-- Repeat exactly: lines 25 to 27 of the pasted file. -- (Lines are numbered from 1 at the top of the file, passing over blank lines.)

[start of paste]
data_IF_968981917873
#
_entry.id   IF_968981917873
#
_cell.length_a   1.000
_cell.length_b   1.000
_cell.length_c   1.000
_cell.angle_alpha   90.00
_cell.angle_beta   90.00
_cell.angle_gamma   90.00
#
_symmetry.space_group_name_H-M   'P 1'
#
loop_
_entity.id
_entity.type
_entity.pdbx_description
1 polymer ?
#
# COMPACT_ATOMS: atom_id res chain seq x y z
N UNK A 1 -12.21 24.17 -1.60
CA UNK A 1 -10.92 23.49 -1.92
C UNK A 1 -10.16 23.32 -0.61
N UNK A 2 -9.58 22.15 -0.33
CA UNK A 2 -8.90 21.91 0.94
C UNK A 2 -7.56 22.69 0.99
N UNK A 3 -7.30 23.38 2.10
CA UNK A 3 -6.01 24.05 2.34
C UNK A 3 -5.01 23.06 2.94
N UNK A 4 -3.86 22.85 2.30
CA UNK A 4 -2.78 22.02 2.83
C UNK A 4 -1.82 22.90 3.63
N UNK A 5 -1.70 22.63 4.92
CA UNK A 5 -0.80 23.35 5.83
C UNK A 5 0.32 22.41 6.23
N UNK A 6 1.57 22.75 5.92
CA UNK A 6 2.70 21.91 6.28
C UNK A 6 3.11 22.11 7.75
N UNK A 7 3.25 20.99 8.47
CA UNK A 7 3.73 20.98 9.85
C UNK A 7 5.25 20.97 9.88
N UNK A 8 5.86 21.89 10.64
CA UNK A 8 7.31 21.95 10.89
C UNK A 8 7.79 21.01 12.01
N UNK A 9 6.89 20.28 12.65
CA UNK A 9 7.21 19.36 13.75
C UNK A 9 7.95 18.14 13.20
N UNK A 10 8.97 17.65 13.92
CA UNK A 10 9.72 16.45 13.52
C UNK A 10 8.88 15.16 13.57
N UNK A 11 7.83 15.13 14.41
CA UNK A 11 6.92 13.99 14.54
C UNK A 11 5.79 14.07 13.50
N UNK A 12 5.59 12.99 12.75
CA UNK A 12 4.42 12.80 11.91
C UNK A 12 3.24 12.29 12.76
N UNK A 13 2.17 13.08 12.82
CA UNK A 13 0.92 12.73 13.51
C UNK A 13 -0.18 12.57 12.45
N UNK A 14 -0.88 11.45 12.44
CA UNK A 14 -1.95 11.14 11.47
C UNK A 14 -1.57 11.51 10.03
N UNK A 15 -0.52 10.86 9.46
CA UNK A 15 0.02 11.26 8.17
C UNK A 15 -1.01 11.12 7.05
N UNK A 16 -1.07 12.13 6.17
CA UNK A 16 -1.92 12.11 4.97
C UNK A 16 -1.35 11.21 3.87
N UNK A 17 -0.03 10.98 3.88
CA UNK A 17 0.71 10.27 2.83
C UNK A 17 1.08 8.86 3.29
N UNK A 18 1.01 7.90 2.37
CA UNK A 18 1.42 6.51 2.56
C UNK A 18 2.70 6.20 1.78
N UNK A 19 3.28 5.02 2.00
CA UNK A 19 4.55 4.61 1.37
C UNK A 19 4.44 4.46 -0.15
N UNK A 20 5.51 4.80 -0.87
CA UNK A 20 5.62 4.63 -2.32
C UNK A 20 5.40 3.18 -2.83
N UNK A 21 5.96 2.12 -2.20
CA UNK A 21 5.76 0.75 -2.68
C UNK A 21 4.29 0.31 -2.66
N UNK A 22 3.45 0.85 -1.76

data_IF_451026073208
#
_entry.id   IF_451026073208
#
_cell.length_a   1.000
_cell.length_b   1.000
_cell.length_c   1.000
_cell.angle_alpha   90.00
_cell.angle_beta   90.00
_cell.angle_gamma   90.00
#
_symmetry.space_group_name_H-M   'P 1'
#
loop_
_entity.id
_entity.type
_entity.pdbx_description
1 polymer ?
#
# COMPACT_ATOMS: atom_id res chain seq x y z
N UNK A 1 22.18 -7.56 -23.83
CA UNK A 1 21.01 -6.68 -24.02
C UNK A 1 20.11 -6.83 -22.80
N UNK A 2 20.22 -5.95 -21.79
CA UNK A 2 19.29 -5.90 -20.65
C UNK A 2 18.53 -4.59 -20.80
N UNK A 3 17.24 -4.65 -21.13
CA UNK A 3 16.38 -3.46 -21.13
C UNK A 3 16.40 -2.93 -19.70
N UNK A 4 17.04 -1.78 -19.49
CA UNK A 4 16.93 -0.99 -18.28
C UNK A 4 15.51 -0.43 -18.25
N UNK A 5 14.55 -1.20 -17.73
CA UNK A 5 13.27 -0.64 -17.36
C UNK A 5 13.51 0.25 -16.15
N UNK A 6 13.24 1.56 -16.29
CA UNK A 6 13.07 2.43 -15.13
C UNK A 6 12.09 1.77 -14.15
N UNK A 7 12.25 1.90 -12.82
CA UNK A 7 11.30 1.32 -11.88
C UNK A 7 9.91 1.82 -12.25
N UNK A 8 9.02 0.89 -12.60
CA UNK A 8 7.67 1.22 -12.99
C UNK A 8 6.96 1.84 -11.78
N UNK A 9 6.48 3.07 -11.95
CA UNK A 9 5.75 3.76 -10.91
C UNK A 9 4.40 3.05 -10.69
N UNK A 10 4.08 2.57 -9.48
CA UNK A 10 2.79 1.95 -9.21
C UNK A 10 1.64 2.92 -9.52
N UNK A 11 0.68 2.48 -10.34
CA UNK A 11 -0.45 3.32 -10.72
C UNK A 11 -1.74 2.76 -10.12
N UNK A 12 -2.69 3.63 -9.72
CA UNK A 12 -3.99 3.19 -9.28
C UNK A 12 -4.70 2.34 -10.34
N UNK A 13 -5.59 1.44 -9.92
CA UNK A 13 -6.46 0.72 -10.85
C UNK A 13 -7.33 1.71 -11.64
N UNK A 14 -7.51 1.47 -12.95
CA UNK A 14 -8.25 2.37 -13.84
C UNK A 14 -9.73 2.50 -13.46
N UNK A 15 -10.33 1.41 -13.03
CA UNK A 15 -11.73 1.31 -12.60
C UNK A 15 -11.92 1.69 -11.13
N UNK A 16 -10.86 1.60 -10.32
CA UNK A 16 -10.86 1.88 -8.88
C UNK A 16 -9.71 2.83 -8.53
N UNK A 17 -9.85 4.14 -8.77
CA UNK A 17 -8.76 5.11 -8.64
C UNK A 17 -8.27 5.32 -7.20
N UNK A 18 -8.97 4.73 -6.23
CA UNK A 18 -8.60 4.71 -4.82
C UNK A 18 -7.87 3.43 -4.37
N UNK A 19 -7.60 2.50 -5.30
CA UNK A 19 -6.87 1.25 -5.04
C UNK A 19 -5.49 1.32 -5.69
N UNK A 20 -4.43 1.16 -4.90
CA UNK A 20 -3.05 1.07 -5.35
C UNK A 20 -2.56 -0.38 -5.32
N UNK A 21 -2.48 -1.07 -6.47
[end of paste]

CA UNK A 2 -8.90 21.91 0.94
C UNK A 2 -7.56 22.69 0.99
N UNK A 3 -7.30 23.38 2.10